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By Philip José Farmer
Baen BooksCopyright © 2006 Philip José Farmer
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Chapter One"Look, mother. The clock is running backwards."
Eddie Fetts pointed to the hands on the pilot room dial.
Dr. Paula Fetts said, "The crash must have reversed it."
"How could it do that?"
"I can't tell you. I don't know everything, son."
"Well, don't look at me so disappointedly. I'm a pathologist, not an electronician."
"Don't be so cross, mother. I can't stand it. Not now."
He walked out of the pilot room. Anxiously, she followed him. The burial of the crew and her fellow scientists had been very trying for him. Spilled blood had always made him dizzy and sick; he could scarcely control his hands enough to help her sack the scattered bones and entrails.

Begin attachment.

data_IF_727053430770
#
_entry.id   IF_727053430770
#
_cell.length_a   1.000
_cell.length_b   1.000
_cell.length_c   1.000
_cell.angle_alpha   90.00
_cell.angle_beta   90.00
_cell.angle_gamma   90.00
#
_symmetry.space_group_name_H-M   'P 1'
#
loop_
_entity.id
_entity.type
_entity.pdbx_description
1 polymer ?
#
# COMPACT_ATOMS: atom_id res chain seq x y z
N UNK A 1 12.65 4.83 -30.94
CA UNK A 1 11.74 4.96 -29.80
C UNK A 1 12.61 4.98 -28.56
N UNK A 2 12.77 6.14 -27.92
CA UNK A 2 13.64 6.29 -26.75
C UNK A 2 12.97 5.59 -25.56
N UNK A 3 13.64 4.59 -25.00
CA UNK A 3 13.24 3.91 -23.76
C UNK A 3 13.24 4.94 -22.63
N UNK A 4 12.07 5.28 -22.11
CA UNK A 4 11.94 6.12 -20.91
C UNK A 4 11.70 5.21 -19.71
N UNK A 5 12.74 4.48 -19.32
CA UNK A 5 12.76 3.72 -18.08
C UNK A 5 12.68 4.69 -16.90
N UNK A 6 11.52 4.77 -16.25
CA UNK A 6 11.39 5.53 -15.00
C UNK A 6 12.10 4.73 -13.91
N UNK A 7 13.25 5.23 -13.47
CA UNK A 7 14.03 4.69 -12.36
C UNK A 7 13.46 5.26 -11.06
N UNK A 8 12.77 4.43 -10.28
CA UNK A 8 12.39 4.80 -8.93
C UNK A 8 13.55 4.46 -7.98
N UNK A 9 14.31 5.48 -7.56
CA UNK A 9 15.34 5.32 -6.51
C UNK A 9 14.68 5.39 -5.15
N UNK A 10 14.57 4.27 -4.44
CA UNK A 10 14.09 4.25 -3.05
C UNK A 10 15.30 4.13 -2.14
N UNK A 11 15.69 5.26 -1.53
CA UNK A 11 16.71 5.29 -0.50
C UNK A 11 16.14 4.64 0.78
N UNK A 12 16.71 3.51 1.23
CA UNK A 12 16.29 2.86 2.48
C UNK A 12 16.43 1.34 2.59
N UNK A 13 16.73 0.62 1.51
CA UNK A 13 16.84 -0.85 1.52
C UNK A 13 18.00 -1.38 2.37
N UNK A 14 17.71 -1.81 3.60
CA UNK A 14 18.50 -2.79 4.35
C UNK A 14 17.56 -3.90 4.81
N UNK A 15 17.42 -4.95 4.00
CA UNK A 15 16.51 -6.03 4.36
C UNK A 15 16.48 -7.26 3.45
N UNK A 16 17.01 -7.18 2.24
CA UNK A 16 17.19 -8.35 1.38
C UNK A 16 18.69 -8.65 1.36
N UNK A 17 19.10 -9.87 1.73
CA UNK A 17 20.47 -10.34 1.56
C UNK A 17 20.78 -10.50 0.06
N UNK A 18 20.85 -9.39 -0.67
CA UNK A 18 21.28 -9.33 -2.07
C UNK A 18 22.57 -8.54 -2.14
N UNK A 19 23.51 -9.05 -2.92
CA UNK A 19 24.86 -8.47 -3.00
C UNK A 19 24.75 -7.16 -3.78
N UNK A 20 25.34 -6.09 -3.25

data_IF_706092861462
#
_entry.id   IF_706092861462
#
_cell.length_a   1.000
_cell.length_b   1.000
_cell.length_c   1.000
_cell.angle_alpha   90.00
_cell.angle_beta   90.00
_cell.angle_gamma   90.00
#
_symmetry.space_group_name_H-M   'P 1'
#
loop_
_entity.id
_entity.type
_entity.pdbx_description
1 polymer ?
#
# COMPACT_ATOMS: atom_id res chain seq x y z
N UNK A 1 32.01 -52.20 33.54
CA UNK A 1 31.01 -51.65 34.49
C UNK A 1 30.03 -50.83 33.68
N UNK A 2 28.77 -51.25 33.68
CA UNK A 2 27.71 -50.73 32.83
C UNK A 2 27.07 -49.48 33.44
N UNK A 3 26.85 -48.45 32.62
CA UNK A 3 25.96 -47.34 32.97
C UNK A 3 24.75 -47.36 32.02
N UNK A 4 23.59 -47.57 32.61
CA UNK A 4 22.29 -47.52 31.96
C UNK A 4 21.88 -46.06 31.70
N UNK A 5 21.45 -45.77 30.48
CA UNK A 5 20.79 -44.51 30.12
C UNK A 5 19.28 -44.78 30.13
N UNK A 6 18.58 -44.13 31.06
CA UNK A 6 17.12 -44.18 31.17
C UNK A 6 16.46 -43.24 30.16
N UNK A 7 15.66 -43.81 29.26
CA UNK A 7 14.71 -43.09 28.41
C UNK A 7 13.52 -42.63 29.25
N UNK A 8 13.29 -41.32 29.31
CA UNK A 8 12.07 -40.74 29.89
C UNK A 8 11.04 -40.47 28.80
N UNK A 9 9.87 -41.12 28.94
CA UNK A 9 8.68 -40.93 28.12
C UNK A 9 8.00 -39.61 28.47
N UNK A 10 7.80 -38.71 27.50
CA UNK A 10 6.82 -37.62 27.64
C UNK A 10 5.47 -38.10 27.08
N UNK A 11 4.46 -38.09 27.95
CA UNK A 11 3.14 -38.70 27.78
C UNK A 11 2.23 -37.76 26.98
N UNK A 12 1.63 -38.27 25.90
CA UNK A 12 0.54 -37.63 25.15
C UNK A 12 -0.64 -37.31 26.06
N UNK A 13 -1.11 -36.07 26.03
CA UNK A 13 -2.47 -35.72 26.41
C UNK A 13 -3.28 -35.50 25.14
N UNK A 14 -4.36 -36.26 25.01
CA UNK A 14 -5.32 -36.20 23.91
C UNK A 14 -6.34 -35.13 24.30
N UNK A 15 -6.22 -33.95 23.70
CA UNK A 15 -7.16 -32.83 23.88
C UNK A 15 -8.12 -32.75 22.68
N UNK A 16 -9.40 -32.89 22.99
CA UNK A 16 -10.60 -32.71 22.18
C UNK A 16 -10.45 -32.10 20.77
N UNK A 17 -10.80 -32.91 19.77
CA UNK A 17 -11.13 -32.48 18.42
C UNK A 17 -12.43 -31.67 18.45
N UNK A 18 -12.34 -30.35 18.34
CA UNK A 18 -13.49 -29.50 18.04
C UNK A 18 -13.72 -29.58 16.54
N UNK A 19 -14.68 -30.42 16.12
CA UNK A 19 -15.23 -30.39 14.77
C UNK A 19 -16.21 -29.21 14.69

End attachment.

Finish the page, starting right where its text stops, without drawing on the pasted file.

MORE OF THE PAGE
He had wanted to put the corpses in the nuclear furnace, but she had forbidden that. The Geigers amidships were ticking loudly, warning that there was invisible death in the stern.
The meteor that struck the moment the ship came out of Translation into normal space had probably wrecked the engine-room. So she had understood from the incoherent high-pitched phrases of a colleague before he fled to the pilot room. She had hurried to find Eddie. She feared his cabin door would still be locked, as he had been making a tape of the aria "Heavy Hangs the Albatross" from Gianelli'sAncient Mariner.